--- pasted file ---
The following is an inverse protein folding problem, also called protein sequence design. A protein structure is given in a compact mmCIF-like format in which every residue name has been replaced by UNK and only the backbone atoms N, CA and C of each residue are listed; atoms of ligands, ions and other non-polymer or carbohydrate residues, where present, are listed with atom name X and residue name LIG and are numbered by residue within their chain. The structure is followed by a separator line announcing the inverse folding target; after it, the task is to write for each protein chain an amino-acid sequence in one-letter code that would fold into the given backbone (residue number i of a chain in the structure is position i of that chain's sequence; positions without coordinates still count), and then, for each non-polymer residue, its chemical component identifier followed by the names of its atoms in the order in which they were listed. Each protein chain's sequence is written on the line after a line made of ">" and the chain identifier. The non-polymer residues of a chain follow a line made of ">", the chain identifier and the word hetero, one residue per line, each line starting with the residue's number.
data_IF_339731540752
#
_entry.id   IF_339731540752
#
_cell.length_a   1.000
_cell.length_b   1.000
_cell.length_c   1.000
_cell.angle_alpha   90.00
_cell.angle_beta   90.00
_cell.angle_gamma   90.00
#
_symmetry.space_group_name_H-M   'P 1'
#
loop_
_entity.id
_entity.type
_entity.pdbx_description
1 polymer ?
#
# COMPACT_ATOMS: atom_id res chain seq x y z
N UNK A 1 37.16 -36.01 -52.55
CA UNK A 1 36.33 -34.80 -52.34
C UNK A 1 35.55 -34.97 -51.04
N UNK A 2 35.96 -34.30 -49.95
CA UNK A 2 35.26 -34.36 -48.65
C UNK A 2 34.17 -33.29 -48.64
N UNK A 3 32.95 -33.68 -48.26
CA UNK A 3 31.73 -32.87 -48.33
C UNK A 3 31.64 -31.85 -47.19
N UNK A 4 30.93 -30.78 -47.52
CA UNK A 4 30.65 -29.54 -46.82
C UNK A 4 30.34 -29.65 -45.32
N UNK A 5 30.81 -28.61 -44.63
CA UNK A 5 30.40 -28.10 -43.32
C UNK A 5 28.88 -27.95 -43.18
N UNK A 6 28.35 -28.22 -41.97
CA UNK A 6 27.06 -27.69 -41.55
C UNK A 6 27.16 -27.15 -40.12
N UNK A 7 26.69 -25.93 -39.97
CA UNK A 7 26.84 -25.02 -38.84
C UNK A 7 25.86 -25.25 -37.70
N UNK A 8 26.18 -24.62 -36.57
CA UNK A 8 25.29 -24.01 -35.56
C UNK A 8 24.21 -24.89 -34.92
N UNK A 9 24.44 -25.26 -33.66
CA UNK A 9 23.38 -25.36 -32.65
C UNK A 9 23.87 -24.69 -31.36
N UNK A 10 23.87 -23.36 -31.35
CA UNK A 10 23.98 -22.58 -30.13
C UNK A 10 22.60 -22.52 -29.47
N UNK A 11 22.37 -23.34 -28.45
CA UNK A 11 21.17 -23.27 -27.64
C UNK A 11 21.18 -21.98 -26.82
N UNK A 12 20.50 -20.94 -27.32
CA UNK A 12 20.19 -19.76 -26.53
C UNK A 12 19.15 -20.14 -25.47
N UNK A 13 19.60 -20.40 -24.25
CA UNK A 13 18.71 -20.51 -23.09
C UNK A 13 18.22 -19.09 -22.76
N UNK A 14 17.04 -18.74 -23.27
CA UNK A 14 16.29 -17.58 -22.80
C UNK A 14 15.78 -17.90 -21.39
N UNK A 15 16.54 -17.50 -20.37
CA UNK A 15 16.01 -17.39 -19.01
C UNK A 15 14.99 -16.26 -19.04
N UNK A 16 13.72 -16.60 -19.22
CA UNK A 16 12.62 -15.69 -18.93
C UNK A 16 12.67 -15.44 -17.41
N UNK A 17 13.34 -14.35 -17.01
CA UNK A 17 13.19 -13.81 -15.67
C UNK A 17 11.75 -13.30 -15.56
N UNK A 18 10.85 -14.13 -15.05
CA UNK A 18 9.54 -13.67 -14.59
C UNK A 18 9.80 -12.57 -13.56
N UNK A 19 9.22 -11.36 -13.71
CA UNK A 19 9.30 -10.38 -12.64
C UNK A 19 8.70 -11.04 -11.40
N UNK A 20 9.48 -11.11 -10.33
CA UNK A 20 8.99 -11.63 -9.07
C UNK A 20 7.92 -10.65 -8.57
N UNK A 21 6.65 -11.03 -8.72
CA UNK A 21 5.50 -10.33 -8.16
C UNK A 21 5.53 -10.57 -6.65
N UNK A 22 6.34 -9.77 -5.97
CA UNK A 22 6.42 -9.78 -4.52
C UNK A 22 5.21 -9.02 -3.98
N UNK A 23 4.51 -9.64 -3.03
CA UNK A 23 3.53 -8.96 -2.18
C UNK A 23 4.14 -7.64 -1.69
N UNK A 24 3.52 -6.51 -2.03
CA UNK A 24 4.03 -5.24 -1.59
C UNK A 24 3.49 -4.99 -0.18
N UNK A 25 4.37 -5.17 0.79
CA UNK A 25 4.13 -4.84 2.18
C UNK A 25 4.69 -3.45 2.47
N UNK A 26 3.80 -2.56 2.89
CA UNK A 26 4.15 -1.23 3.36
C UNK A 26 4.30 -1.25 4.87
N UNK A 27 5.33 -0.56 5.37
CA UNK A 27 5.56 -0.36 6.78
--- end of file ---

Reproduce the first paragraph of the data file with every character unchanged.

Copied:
The following is an inverse protein folding problem, also called protein sequence design. A protein structure is given in a compact mmCIF-like format in which every residue name has been replaced by UNK and only the backbone atoms N, CA and C of each residue are listed; atoms of ligands, ions and other non-polymer or carbohydrate residues, where present, are listed with atom name X and residue name LIG and are numbered by residue within their chain. The structure is followed by a separator line announcing the inverse folding target; after it, the task is to write for each protein chain an amino-acid sequence in one-letter code that would fold into the given backbone (residue number i of a chain in the structure is position i of that chain's sequence; positions without coordinates still count), and then, for each non-polymer residue, its chemical component identifier followed by the names of its atoms in the order in which they were listed. Each protein chain's sequence is written on the line after a line made of ">" and the chain identifier. The non-polymer residues of a chain follow a line made of ">", the chain identifier and the word hetero, one residue per line, each line starting with the residue's number.